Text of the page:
Northern Territory residents returning home from Victoria will also have to undertake supervised quarantine at an approved location.

Western Australia

Interstate travellers are unable to enter Western Australia without an exemption, including those arriving after visiting Victoria in the past 14 days.

People who have recently visited Victoria require an additional level of exemption, which will only be issued for certain government officials, military personnel, a member of the Federal Parliament and their staff, people carrying out functions of the law, a person travelling at the request of the Chief Health Officer, and a person responsible for freight or logistics. 

Those who have been in Victoria and are then allowed to enter the state are required to attend a COVID-19 testing clinic 11 days after arriving.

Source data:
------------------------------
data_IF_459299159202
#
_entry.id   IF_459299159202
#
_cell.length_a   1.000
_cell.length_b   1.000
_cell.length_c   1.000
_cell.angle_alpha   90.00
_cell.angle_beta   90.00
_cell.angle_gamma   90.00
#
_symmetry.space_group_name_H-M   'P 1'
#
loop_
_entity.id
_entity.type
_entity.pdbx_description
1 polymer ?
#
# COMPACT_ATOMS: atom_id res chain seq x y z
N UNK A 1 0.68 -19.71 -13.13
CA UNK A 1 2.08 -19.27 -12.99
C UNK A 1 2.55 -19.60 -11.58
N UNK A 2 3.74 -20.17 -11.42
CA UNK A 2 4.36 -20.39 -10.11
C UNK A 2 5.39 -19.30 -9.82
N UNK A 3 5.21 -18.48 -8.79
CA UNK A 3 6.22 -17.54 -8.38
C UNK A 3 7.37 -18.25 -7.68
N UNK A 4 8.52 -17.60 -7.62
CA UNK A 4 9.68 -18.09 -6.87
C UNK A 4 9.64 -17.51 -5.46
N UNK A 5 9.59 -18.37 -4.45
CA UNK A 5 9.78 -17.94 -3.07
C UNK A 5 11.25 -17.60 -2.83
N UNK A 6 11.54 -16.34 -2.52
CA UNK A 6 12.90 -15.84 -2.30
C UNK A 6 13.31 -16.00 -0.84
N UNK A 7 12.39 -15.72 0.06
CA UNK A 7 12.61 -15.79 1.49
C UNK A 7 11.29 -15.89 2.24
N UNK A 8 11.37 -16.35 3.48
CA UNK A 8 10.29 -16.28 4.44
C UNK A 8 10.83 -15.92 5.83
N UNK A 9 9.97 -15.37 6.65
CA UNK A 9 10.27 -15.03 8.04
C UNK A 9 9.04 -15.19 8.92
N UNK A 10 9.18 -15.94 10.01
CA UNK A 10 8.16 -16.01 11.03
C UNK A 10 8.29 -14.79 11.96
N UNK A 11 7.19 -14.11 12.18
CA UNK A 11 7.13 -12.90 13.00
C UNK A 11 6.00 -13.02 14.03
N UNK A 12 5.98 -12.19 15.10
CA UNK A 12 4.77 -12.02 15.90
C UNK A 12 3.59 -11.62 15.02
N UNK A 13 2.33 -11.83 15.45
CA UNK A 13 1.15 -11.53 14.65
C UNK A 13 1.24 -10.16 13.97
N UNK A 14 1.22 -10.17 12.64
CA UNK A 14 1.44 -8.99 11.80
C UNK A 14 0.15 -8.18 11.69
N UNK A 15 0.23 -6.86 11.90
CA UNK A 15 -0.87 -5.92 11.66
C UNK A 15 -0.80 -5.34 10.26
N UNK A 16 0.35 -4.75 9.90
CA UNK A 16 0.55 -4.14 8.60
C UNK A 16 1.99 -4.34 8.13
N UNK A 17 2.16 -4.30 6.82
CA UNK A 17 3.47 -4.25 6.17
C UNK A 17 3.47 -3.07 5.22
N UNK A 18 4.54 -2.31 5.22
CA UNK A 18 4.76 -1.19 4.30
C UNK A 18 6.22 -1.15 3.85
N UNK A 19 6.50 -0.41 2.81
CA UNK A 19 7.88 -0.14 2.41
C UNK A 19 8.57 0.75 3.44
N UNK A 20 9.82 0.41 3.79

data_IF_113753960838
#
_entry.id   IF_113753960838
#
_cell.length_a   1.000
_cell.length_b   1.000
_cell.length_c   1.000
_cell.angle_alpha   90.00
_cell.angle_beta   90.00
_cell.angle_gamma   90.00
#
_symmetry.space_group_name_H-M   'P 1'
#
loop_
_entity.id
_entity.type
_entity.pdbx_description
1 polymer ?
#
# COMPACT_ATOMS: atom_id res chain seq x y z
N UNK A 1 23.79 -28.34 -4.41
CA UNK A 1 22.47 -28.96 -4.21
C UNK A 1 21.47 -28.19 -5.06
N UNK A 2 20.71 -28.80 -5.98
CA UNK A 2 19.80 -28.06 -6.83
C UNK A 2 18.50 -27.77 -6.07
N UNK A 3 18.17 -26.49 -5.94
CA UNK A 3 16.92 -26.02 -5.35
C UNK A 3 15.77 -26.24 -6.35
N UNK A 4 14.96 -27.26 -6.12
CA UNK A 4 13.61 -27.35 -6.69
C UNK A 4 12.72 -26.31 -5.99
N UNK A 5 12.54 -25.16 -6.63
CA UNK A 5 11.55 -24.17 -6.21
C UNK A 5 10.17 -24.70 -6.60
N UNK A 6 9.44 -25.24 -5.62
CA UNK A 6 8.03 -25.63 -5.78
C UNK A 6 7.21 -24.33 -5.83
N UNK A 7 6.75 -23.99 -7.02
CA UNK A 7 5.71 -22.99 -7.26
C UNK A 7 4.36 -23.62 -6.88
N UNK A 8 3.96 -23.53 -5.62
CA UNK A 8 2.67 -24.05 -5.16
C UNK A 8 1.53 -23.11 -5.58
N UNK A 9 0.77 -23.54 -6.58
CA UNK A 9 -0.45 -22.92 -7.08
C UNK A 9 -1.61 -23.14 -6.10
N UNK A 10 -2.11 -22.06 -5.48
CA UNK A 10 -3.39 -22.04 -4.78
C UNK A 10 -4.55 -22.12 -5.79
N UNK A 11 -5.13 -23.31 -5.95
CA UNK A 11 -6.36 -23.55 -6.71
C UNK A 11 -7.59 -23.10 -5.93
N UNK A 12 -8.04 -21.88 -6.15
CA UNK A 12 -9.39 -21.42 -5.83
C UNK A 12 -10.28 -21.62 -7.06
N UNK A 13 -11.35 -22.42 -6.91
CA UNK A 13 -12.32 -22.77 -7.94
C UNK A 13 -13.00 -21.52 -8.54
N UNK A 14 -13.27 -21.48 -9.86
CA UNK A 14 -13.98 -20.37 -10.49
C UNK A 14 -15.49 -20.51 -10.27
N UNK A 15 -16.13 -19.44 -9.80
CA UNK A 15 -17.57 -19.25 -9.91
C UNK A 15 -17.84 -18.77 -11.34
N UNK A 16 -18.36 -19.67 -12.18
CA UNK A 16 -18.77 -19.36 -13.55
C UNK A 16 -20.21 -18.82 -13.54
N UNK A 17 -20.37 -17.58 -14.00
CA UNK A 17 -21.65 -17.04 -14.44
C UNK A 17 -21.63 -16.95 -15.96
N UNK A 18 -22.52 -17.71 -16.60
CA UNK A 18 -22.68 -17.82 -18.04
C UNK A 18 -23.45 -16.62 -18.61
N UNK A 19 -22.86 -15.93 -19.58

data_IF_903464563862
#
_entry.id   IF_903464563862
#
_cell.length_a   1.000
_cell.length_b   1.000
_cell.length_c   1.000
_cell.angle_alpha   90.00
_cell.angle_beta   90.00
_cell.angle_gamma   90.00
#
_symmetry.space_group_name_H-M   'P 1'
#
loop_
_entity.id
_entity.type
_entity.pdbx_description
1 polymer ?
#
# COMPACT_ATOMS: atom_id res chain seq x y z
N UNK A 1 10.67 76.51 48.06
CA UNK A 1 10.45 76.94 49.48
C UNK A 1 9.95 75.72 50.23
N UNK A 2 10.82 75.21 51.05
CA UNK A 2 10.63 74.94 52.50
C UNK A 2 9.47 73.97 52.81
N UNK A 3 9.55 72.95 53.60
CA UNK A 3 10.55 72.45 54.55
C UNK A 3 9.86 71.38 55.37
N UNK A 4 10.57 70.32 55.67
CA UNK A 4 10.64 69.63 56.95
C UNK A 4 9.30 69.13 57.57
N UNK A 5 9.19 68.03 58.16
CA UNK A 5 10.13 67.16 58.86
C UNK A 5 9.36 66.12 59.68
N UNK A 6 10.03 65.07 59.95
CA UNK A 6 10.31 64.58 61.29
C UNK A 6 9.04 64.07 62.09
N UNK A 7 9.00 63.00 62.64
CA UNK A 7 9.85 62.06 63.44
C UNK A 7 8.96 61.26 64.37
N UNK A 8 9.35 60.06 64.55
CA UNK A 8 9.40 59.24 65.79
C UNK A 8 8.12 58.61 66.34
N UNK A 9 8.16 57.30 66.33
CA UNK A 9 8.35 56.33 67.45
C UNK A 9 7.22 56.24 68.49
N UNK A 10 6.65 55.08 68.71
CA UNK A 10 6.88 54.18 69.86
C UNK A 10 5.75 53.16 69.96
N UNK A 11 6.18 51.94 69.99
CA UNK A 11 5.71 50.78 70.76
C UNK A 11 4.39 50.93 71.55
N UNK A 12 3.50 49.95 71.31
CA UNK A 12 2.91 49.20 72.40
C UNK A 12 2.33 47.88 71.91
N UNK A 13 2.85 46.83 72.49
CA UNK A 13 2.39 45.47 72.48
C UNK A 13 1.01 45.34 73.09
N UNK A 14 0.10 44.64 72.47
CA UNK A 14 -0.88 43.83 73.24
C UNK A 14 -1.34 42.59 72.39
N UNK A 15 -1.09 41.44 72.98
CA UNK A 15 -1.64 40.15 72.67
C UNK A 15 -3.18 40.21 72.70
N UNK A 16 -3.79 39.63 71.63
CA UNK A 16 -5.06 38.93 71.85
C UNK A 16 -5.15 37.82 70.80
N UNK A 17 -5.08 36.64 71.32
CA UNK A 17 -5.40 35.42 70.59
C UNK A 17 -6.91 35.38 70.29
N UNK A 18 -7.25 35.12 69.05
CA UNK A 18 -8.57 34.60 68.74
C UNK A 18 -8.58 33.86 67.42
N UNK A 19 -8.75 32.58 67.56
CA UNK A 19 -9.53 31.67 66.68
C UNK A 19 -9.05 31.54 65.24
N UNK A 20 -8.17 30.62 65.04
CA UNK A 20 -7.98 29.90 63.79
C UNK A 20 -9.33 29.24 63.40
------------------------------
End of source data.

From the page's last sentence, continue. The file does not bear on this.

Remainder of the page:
Visitors arriving in Tasmania who have been in Victoria during the past 14 days will be turned away, unless they are an essential traveller.

People who are granted essential traveller status, such as freight and health workers, are expected to wear a mask and limit their movement outside of their workplace. 

While Victorians are able to apply for a travel exemption on compassionate grounds, the Tasmanian government has warned they are “unlikely to be granted in the short term due to rapidly changing circumstances” in Victoria. 

Tasmanian residents returning from Victoria will be required to quarantine for 14 days in government-provided accommodation. 


Victoria’s borders are open, meaning residents are able to leave and enter the state freely unless they are located in metropolitan Melbourne and the Mitchell Shire, which are currently under Stage 3 Stay at Home orders.

People in Australia must stay at least 1.5 metres away from others. Check your state’s restrictions on gathering limits. If you are experiencing cold or flu symptoms, stay home and arrange a test by calling your doctor or contact the Coronavirus Health Information Hotline on 1800 020 080. News and information is available in 63 languages at